Modified Tudors

“Between Laurelton and Saint Albans in South East Queens, much of the Tudor housing stock has been altered. Along with the glued canopies and decorative panels, it’s the paint job on this Tudor townhouse in Laurelton that gives it a new character. Sometimes he confuses property lines. There are a lot of syncope going on. One in three homes will have something painted red or blue. It is a daily palette of everyday paint materials and colors. They are almost like a male version of the Painted Ladies of San Francisco.

Victorians dressed in vinyl

“Many Italian-style homes from the early 1900s were covered with vinyl siding, which is more affordable than repairing the original woodwork. The effect is a kind of “ghost” of the old handcrafted facade, as in this Astoria house built in 1901 and recently renovated in 1977.


“This style is found more in the eastern neighborhoods, which are more suburban than western Queens. You will see lots of stucco, color blocks and mansions built since 2000 with Mediterranean style facades. I called this house, built in Little Neck in 1945 and renovated in 2016, the “Pink Brick Capricci”. caprice is an architectural fantasy found in Renaissance and Baroque paintings.) “Everything you find in a Mediterranean palace is compressed into this imprint. It crashes. “

This Mediterranean stucco in Ozone Park was built in 1930 and renovated in 1957 and 1976.

Food buildings

“It’s a derogatory nickname for small, budget multi-family structures that have wall-mounted air conditioners (where the name comes from) and were built mostly in the 2000s. They’re all over Queens and Brooklyn too. . They have a nice ladder that just helps provide a lot of variety along the street, and they usually cut off a flyer. I like them urbanistically rather than architectural because they have a little more open space between the street and the frontage. This one is in Queensboro Hill.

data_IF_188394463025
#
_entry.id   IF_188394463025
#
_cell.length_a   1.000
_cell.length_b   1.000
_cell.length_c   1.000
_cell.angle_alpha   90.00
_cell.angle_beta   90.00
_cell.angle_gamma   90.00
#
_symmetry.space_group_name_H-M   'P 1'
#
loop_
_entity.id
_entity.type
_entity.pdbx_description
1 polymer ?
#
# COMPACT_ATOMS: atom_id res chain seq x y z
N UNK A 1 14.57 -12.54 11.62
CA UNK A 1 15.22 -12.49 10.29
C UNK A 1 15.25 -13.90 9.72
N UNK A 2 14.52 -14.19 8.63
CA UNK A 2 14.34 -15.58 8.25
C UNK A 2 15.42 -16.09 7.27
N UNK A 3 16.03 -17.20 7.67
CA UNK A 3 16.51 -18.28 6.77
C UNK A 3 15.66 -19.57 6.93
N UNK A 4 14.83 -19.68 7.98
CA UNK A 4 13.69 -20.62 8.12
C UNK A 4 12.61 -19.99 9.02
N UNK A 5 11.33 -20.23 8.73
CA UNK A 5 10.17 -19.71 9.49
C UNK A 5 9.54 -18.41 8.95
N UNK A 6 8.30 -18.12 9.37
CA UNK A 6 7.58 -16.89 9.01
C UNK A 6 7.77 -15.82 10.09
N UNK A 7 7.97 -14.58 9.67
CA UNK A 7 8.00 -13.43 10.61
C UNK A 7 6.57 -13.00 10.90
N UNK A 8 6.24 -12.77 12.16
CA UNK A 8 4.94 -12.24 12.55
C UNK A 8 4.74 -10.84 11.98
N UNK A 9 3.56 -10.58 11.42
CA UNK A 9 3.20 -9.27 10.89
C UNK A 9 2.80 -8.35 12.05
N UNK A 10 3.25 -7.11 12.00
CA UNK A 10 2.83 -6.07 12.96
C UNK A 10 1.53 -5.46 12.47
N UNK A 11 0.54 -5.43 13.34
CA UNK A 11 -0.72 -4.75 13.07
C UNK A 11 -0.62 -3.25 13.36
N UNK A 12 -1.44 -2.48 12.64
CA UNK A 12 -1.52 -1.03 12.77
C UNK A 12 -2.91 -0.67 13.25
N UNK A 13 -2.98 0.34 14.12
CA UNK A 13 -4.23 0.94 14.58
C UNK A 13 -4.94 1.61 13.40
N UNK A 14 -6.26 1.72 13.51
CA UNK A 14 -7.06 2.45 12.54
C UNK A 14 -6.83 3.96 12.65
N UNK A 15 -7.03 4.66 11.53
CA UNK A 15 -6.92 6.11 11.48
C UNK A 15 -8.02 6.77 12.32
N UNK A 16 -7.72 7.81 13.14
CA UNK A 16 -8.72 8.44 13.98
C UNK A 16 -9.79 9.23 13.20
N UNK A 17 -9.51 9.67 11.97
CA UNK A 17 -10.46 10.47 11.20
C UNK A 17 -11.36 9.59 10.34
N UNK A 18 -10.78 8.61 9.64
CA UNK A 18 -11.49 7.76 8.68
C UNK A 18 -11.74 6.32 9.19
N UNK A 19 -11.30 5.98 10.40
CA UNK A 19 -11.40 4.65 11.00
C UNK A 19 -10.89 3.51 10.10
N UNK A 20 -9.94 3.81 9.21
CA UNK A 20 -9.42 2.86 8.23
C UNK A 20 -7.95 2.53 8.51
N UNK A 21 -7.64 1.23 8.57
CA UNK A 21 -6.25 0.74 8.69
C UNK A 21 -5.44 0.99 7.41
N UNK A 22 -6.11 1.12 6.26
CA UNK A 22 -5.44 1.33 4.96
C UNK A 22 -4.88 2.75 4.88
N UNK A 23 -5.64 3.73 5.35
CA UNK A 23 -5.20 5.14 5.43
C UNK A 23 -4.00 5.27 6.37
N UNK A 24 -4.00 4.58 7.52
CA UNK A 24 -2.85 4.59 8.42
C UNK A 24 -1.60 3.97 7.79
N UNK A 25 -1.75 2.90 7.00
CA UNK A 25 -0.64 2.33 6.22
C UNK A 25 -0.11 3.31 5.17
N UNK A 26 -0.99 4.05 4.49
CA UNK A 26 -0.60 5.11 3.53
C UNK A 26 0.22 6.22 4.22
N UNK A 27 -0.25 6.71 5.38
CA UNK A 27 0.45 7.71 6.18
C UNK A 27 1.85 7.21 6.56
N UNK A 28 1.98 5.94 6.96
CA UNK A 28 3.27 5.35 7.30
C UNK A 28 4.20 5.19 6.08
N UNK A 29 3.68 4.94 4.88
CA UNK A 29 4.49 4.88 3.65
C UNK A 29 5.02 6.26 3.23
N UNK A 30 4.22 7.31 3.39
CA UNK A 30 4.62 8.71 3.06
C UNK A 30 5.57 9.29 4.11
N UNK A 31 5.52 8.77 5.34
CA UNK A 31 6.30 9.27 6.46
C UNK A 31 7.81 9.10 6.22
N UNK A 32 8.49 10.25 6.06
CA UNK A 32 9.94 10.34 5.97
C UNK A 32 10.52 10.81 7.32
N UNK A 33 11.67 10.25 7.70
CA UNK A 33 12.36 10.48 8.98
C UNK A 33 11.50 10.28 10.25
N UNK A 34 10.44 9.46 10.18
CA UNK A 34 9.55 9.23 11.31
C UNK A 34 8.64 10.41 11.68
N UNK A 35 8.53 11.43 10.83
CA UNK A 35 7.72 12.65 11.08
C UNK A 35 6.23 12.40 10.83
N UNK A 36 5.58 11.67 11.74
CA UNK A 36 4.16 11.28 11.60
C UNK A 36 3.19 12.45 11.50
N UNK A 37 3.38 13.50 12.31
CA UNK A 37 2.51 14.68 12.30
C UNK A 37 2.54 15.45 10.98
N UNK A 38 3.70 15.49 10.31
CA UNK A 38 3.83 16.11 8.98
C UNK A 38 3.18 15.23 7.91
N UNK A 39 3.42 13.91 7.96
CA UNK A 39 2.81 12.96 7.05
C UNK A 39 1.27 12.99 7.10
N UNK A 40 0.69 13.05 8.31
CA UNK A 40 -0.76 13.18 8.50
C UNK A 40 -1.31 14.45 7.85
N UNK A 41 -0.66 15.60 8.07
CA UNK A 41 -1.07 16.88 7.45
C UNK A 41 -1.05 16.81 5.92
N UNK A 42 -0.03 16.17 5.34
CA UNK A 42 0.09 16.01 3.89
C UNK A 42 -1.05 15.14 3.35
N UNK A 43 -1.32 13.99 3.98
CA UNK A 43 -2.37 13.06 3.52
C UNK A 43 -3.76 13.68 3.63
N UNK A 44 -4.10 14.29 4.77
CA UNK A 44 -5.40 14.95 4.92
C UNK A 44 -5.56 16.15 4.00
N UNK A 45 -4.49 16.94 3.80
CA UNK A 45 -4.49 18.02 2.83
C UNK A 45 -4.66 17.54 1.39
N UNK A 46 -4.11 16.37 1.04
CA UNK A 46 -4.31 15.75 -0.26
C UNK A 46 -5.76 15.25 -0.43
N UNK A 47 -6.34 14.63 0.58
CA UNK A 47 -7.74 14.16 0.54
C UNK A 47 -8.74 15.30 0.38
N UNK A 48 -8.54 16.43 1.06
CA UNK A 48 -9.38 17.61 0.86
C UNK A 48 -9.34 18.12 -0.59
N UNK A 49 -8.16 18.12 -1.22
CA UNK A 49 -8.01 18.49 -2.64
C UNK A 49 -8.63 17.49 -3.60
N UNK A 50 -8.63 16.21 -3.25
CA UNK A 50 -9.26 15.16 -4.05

Polychrome brick

“What I called the ‘Holy Zebra House’ in Ridgewood is one of my favorites. I posted it on Instagram and a friend commented, “If I lived here I would knit a matching sweater. William Butterfield, a Gothic Revival architect, resurrected decorative masonry, which was originally Venetian, and received the nickname “Holy Zebra” because of it. He used a technique called “changing layers,” which uses diamond patterns to fill gaps in a wall, much like what’s happening here. There is also a connection with Persian, Arab and Islamic traditions.

Queen Anne cartoons

“Here you have what was once a pretty elaborate and expensive house in Richmond Hill. It is now greatly simplified. You have a porch that has this red stone pattern and airy flat lattice columns. The hanging corner tower now has a stucco finish. This reflects the slow evolution of maintenance and renovations.

Two-family suburbs

“You get a lot of two-family homes that are split down the middle but are slightly different on either side. One of the most common but neglected types of housing is the suburban two-family. This one is at Wave Crest.

Pictures: Rafael Herrin-Ferri; courtesy of Jovis